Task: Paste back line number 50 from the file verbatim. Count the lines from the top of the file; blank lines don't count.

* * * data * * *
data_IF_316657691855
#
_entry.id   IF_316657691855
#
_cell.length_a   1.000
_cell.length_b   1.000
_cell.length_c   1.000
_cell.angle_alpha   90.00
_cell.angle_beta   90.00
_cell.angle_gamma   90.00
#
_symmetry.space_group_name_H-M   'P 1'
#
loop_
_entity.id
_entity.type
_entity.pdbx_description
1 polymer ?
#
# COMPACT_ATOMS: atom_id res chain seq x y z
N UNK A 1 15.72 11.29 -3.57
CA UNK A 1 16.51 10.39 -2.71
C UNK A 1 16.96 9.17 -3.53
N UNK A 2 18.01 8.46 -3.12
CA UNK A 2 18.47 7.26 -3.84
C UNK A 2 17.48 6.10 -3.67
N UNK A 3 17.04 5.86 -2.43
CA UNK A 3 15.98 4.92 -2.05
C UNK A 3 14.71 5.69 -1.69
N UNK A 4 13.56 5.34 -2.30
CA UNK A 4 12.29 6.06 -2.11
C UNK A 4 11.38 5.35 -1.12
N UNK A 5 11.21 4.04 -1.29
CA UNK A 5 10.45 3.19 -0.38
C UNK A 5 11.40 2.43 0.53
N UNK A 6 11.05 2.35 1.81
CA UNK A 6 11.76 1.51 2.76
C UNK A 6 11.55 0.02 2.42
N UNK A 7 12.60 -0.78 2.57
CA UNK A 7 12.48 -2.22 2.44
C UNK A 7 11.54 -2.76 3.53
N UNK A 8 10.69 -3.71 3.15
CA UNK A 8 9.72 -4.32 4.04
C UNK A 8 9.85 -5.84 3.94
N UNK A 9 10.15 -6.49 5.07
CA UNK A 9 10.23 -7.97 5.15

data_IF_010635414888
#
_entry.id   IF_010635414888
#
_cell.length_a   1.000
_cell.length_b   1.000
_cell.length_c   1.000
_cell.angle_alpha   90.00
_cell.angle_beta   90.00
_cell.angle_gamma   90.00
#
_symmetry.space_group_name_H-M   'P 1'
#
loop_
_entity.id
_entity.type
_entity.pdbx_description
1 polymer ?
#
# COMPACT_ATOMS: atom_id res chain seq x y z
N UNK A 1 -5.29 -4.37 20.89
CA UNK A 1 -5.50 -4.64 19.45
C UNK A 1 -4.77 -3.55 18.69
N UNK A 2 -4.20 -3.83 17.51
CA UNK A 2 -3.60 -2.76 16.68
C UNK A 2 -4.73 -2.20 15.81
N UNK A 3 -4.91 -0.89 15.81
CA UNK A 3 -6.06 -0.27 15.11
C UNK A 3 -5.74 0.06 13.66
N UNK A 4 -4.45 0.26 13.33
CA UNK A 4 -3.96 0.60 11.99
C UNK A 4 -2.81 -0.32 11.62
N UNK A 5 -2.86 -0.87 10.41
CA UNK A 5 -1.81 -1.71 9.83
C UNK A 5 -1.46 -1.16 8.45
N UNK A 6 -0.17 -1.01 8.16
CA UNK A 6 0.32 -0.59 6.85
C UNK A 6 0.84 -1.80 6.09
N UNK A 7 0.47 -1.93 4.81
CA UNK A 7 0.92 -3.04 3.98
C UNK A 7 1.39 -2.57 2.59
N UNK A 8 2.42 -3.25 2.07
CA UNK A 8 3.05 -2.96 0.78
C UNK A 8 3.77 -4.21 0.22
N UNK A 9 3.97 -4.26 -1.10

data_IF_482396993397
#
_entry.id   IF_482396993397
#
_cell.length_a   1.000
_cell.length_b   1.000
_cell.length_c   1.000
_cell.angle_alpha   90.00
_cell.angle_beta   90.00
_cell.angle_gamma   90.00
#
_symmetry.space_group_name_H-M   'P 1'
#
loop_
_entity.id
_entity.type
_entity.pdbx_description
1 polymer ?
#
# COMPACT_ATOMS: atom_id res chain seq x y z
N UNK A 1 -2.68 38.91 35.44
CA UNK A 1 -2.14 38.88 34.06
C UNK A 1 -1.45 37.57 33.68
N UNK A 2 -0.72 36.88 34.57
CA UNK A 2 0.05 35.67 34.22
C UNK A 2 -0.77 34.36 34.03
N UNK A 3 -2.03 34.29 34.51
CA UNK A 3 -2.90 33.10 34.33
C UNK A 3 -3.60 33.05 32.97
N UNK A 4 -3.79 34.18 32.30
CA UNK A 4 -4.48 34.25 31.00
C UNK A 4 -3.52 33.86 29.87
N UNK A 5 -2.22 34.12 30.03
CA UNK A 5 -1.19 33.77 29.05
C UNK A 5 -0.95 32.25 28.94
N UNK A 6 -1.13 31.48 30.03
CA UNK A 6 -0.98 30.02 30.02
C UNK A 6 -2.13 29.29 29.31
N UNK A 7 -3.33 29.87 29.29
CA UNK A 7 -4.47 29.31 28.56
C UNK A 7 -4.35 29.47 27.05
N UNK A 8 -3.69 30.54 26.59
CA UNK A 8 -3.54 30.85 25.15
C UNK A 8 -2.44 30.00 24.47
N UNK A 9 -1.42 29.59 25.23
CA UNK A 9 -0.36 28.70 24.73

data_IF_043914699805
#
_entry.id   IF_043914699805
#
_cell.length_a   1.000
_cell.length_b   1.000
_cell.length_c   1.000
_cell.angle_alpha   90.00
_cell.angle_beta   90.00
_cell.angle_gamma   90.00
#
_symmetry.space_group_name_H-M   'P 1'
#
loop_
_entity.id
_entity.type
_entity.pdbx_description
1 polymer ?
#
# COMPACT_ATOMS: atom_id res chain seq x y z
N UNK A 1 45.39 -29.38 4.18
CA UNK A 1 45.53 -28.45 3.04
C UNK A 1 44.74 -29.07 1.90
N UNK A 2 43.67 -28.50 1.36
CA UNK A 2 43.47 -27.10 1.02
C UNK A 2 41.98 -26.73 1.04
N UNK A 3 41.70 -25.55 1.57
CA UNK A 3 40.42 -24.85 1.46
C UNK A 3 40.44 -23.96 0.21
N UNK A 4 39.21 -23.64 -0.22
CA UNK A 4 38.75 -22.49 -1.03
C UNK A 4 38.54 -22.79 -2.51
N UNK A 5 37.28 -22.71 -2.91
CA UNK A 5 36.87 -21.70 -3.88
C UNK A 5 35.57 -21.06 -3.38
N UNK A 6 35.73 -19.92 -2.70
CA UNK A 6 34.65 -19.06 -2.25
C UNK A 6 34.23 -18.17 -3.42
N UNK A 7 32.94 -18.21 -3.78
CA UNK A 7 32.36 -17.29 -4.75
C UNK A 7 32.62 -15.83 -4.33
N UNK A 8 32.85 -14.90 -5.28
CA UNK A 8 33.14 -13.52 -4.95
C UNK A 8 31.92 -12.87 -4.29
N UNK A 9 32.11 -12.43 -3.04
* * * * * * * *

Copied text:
#